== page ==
Holocaust Represented in Literature Analysis

At Issue

(Society and Self, Critical Representations in Literature)

The Holocaust stands as the twentieth century’s most hideous outburst of evil. Since then, civilization’s challenge is to remember the tragedy, to keep it from becoming clichéd, and to recount specifics of the act. Literature has been one of the primary means of attempting to meet this challenge. North Americans have made a significant contribution to the literature of the Holocaust.

Works by Survivors

(Society and Self, Critical Representations in Literature)

Many of the survivors of the Holocaust have written memoirs and works of fiction dealing with their experiences. The works of Nobel Prize winner Isaac Bashevis Singer—of which Enemies, a Love Story (1972) is the most relevant and representative—are infused with an abiding faith in the value of humanity and being human, but tempered by his knowledge of the fragility and potential transience of experience and memory. Elie Wiesel’s Night (1960) is a slim, evocative history of his experience in the camps. Wiesel’s most successful fictional account of that time is The Gates of the Forest (1966), a novel about the Jews who survived either by hiding out or by becoming partisans, living and fighting in the woods. Many other concentration camp memoirs, notably Survival in Auschwitz (1960), by Primo Levi, who settled in Italy, deal directly with the experience of the Holocaust. Possibly the most interesting hybrid of fact and fiction is Jerzy Kosinski’s The Painted Bird (1965), a hyperrealistic work of fiction that its author maintained was autobiographical long after the evidence that it was not was beyond debate. Additionally, there are noteworthy nonfiction works such as Terrence Des Pres’s The Survivor: An Anatomy of Life in the Death Camps (1976) and essay collections such as Holocaust Testimonies: The Ruins of Memory (1991) that provide the reader with painful, evocative looks at life in the death camps.

Several writers write of the time but did not have a direct experience of the Holocaust. Kurt Vonnegut, as a prisoner of war, experienced the American firebombing of Dresden. Vonnegut’s Mother Night (1966) is the tale of Howard W. Campbell, Jr., “an American by birth, a Nazi by reputation, and a nationless person by inclination.” Campbell stands convicted of having written and broadcast radio propaganda (which one of his guards, a Jew who joined the Hungarian S.S. to survive, describes as “weak”); in reality, he was working for U.S. counterintelligence. Like Oskar Matzerath in noted German author Günter Grass’s Die Blechtrommel (1959; The Tin Drum, 1961), Campbell accepts his fate because it seems the right thing to do. Mother Night notes the need to teach the next generation about the Holocaust.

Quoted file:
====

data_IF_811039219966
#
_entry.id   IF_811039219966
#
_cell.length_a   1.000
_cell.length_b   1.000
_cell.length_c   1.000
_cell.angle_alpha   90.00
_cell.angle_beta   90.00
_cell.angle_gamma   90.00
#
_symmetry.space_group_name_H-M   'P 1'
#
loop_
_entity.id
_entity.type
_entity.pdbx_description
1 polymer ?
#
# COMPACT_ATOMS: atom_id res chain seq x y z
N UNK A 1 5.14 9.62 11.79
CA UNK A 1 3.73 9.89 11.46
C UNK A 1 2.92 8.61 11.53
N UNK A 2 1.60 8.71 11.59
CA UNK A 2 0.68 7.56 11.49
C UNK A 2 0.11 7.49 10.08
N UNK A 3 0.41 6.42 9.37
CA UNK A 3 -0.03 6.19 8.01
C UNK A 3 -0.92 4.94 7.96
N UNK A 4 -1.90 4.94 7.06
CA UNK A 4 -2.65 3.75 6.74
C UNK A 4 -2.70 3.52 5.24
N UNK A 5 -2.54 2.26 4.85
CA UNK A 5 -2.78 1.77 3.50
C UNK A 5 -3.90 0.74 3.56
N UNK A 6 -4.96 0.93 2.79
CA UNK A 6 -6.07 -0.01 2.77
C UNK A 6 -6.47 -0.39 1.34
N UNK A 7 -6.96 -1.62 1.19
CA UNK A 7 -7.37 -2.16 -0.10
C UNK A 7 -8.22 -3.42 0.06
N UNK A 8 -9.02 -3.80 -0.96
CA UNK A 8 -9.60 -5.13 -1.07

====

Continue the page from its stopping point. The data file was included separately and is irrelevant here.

The Next Generation

(Society and Self, Critical Representations in Literature)

The works of the descendants of Holocaust victims and survivors reveal the tension between those who teach their memories and those who are taught to remember. The nature of the Holocaust as a literary rather than as a personal experience is exemplified by Art Spiegelman’s Maus, a Survivor’s Tale: My Father Bleeds History (1986) and Maus, a Survivor’s Tale: And Here My Troubles Began (1991). Originally published serially in the pages of Raw magazine, Spiegelman’s work deals with his relationship with his father but centers upon the latter’s experiences as a Polish Jew, including his internment in the concentration camp in Auschwitz, Poland. Spiegelman, a graphic artist, relates the tale in comic-book style, with the Jews pictured as mice and the German soldiers as cats. While many readers approached the books as fictional, Spiegelman argued—successfully—that Maus is a memoir, and the Library of Congress duly classifies Maus as such.

The books use the experiences of Spiegelman’s parents, Vladek and his wife Anja, to reveal the gradual societal decay that permitted the Holocaust to occur. The first volume opens by quoting Adolf Hitler’s declaration, “The Jews are undoubtedly a race, but they are not human.” The first chapter tells of how Vladek broke off a long-standing sexual relationship to marry his wife, closing with Vladek telling Spiegelman that he should not use the story because “such private things, I don’t want you should mention.”

Spiegelman makes no attempt to sanitize his father’s character, knowing that it is through such “private things” that the horrors are revealed. Vladek tells of the increasing cruelties directed against Jews, and Spiegelman’s images—such as the German troops taking Anja’s bedridden mother’s bed in “The Noose Tightens”—emphasize the situation. The first volume, concluding with Vladek and Anja’s arrival at Auschwitz, truly “bleeds history.”

The second volume is more personal. Interspersed among tales of Vladek’s relationship with another concentration camp survivor, Mala, and Spiegelman’s own travails dealing with the success of the first volume is Vladek’s tale of how he survived in Auschwitz. His abiding love for Anja is shown to be what sustained both of them through the camp. By the end of Maus, the reader understands Vladek and his actions. The interaction across the generations makes Vladek’s Holocaust survival tale quite accessible.